by Marisa Keller | photos by Zac Rudge

When was the last time you cried in public? For many of us on the walk, it was this morning, at Geprags Park in Hinesburg. In a ceremony that marked the transition from resistance and mourning to the day’s theme of Reimagine, we sang together and created a space for grieving and letting go with a Ceremony of Tears.

Bowls of water sat on the ground inside the circled people, and anyone who wanted could go and sit by one, scoop up water and let it run through their fingers, and say, “These are my tears. These are my tears for…” Many of us cried both symbolic and real tears for the environmental destruction around the world, and the part we have played in it, and our state of disconnect from the natural world.

Most of us don’t learn to process our feelings in public. It’s scary and uncomfortable. But at the same time, it feels important to bring up and let go our pain (and the anger and frustration that come from it) before we start talking about the future we want to create.

What do you imagine when you think of an ideal future? Perhaps you focus on technological innovations for renewable energy. Or perhaps you think of better local food systems. Perhaps you envision a more equitable distribution of wealth. Perhaps you dream of a world of people living in harmony with the Earth.

We need a hopeful vision to keep us going. But what happens when your imaginings are different than mine?

We walk with a common clarion call for change, but the next step is to come up with alternatives, and not all of us look at the problem the same way, or are willing to make the same sacrifices. Large-scale change requires large-scale buy-in. And as we all take our next steps along the path forward, it helps keep us together if we are willing to engage in an alternative even if it makes us uncomfortable, like sharing our feelings in an unfamiliar ceremony.

Whatever future you imagine, whether you think our actions are the best way to get there or not, we encourage you to come rally at the Statehouse on Tuesday, for Day Five: Reform. Bring your desire for change and your reimaginings and add your voice to ours!


What follows are reflections from an assortment of walkers, young and old, on their experience of the walk — special moments, general reflections, and hopes.


Excerpts from the Walk Journal, Day 3

“I am appreciating and feeling grateful for the deep conversations with people of all different ages that I am able to have on this walk. Things feel like they have slowed down, when you move by foot the pace is slow. There is time to talk and share and learn stories from other people. I had a great conversation with Miriam who is 17 and on this walk alone, experiencing a level of independence that she has not experienced before. I also enjoyed talking with some women who are older than me, in their 60s or even 70s and hearing about what brings them hope — even after fighting for so long. This woman was still learning and getting super excited about using fungus and soil microbes to detoxify land that has been contaminated.”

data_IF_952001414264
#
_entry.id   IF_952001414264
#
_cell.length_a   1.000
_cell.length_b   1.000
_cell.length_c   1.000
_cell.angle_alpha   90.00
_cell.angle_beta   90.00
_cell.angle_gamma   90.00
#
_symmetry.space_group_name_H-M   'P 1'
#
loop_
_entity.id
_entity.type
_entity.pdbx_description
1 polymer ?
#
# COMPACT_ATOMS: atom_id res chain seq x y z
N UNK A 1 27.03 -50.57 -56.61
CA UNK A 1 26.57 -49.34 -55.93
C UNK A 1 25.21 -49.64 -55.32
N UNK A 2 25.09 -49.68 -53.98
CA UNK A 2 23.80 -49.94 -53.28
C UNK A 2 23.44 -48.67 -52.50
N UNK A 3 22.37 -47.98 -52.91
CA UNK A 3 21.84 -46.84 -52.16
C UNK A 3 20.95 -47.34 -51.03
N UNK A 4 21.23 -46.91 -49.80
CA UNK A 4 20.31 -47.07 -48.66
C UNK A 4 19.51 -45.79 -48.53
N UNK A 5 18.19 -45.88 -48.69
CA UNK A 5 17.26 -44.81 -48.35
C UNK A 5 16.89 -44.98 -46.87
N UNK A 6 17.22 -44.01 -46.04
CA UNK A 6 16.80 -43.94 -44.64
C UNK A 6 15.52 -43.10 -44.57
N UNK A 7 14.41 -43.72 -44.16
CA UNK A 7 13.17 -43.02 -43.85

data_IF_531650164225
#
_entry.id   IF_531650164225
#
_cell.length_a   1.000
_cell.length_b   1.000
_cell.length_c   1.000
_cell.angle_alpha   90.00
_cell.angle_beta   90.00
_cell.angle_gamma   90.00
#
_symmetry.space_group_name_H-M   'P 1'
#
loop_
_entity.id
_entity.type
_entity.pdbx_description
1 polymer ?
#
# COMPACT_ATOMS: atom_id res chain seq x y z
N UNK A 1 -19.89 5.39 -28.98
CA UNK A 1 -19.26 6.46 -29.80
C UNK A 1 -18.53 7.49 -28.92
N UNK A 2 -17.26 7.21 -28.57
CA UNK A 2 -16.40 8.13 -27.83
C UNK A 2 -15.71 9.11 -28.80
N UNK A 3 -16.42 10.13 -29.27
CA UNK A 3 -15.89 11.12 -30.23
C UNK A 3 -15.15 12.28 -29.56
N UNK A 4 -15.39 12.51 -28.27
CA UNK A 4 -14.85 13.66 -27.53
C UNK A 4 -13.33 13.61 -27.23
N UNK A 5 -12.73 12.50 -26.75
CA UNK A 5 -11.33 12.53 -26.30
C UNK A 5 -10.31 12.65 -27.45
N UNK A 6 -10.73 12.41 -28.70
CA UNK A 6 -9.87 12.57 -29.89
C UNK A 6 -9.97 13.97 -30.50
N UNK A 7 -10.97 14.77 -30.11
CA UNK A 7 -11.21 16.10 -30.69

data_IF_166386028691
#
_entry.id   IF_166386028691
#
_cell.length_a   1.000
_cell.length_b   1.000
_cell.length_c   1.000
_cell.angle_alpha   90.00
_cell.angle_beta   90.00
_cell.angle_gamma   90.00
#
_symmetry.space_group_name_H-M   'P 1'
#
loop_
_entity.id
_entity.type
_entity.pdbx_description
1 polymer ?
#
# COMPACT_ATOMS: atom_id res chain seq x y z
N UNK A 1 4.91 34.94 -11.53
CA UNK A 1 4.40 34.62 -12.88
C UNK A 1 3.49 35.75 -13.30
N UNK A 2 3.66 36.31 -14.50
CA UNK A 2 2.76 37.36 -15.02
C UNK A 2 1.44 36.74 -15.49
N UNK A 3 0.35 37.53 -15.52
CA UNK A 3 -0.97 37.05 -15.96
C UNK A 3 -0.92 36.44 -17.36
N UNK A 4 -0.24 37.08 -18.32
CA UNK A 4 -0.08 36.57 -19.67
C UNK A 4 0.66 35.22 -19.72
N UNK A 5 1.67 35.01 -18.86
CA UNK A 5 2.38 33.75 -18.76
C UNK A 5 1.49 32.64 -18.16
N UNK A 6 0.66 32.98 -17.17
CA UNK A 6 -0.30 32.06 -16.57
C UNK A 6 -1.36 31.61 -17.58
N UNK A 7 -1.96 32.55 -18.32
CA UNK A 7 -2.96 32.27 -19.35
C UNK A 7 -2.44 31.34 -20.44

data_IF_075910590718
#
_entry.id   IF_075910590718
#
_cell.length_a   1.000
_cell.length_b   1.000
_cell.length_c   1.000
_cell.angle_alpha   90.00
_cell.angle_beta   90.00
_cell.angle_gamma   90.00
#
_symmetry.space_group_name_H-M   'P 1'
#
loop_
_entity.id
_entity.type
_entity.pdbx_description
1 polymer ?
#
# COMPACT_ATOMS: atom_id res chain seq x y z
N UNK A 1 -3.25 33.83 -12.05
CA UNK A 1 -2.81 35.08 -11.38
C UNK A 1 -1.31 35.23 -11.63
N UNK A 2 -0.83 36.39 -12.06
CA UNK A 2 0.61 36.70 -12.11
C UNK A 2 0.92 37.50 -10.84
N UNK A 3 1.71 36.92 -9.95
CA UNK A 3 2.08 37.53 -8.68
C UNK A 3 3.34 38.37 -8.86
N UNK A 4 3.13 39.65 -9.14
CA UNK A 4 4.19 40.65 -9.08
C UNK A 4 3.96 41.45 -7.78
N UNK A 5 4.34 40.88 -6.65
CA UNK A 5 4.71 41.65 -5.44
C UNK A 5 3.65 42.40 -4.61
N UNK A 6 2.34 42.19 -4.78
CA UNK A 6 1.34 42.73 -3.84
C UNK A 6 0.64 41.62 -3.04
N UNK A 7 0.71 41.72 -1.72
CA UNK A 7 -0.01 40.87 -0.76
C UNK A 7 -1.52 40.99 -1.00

“I walk slowly, carrying the sacred water. It is a chance for me to reflect and remember Standing Rock. The smell of sage drifts through the croud, calming, a reminder of the prayer we embody. Someone starts a song in the middle of the group, and it makes its way up to the front, inspiring us on our journey. The day fills up our senses.”

“I am moved and motivated by this inspirational group of people. I am so glad I came!”

“So glad to be here. It feels like I have always been walking with these inspirational hard working people. May I remember it and bring it home with me.”

“Starting with a healing ceremony at Geprags Park with a chance to share our tears, be still in the peaceful meadow, sing together and spread seeds of new life and beauty — and food for the pollinators. Seeing my own resistance and judgement throughout the day’s moments and feeling it give way, gave me hope. Reimagining ways we are with each other, opening to the power of love, is something I need in my own life and can see it’s a global issue. Working, Acting, and Creating together is the way forward. Imagining collaboration feels like a start for me personally as one who is quite independent.”

“We try to walk in silence for a couple stretches during the day, typically about 20 minutes at a time. But there’s no silence. The low roar of fossil fuels burning permeates the landscape’s soundscape continuously, punctuated by crescendos and decrescendos of engine noise as individual vehicles pass us by, or planes pass overhead. … Our walk cannot escape it. Friendly supporters of our cause, waving at the courageous climate marchers. We wave back and smile. But this is like people passing an anti-slavery march in chariots pulled by teams of enslaved humans! Of course we wave and smile, they are our fellow humans, with blood on their hands just like ours. Not just the sound of fossil fuel combustion but the culpability for it is inescapable! This makes me feel complicated feelings. Feelings far more complicated than the very human feelings that make long group walks feel so good: Fatigue, hunger, solidarity, stuff like that.”

“Amazing folk. Focus is centered and hope is alive that our “small” group will awaken others to the critical times our Mother Earth is suffering. Along the way coltsfoot blooms remind us that thru the coldest and darkest of times life goes on.